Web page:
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15thJune
Back to the basics: what is project cost estimation?

In the field of cost engineering and cost management, project cost estimation plays a central role. What is project cost estimation and why is it so important?

 

1. What is a cost estimate?

Project cost estimation is the process of predicting the quantity, cost, and price of the resources required by the scope of a project. 

Since cost estimation is about the prediction of costs rather than counting the actual cost, a certain degree of uncertainty is involved. This uncertainty arises from the fact that the project scope definition is never entirely complete until the project has been finished, at which point all expenses have been made and an accountant can determine the exact amount of money spent on resources.

Cost estimation, therefore, is like ‘looking into a crystal ball’.

 

2. Why project cost estimation?

Different reasons: investment decisions, comparing alternative plans, budgeting, cost control, and validation

Cost estimates are prepared to different ends throughout the project lifecycle. Up front, the goal is to provide input for investment decisions. The cost estimate is used to determine the size of the required investment to create or modify assets. It is also during the early phases that alternative plans are considered that need to be priced. The cost estimate is a deliverable that serves the decision-making process at each gate of the project lifecycle.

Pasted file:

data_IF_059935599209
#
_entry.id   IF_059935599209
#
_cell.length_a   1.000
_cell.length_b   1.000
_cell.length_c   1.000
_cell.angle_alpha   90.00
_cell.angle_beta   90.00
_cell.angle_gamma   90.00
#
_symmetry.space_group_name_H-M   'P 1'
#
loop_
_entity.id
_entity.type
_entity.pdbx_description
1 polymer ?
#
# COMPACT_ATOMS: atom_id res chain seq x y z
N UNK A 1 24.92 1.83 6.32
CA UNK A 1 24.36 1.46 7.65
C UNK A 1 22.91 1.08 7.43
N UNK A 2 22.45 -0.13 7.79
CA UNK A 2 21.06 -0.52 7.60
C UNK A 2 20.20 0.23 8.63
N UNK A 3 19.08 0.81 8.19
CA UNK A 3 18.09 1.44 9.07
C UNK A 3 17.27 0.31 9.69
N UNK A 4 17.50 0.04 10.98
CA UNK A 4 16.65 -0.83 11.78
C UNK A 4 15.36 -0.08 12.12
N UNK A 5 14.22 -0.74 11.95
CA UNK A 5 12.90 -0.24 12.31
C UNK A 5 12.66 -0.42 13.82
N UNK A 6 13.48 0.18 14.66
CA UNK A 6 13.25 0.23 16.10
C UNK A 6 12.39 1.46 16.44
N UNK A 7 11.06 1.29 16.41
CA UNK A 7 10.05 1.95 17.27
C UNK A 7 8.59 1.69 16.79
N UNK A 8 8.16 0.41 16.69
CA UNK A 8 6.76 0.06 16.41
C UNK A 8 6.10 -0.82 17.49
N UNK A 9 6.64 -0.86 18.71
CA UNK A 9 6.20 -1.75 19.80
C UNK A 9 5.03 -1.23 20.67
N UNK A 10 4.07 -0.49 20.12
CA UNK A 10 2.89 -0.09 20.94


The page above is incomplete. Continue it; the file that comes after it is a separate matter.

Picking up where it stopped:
Later in the project, the budget is determined from a more extensive cost estimate that also serves as a baseline for project controls and earned value measurement. As such, it is maintained up-to-date and in synchronization with the planned schedule. By comparing expenses and progress information with the baseline estimate, an indication of the project’s performance is obtained that allows the cost control and project management to steer the project.

 

3. Types of estimates

The tools and techniques used to compile estimates vary widely per project type, phase and size. Early on, when the level of scope definitions is premature, capacity scaling, parametric and factor methods may be used. When the scope gets better defined and with more detail, so do the estimates, but effective cost estimating also requires an understanding of the work that needs to be carried out. While a number of advanced tools exist to assist the estimating process in the determination of quantities, cost and hours, it is still a process that requires judgment and experience to come to a confident result.

 

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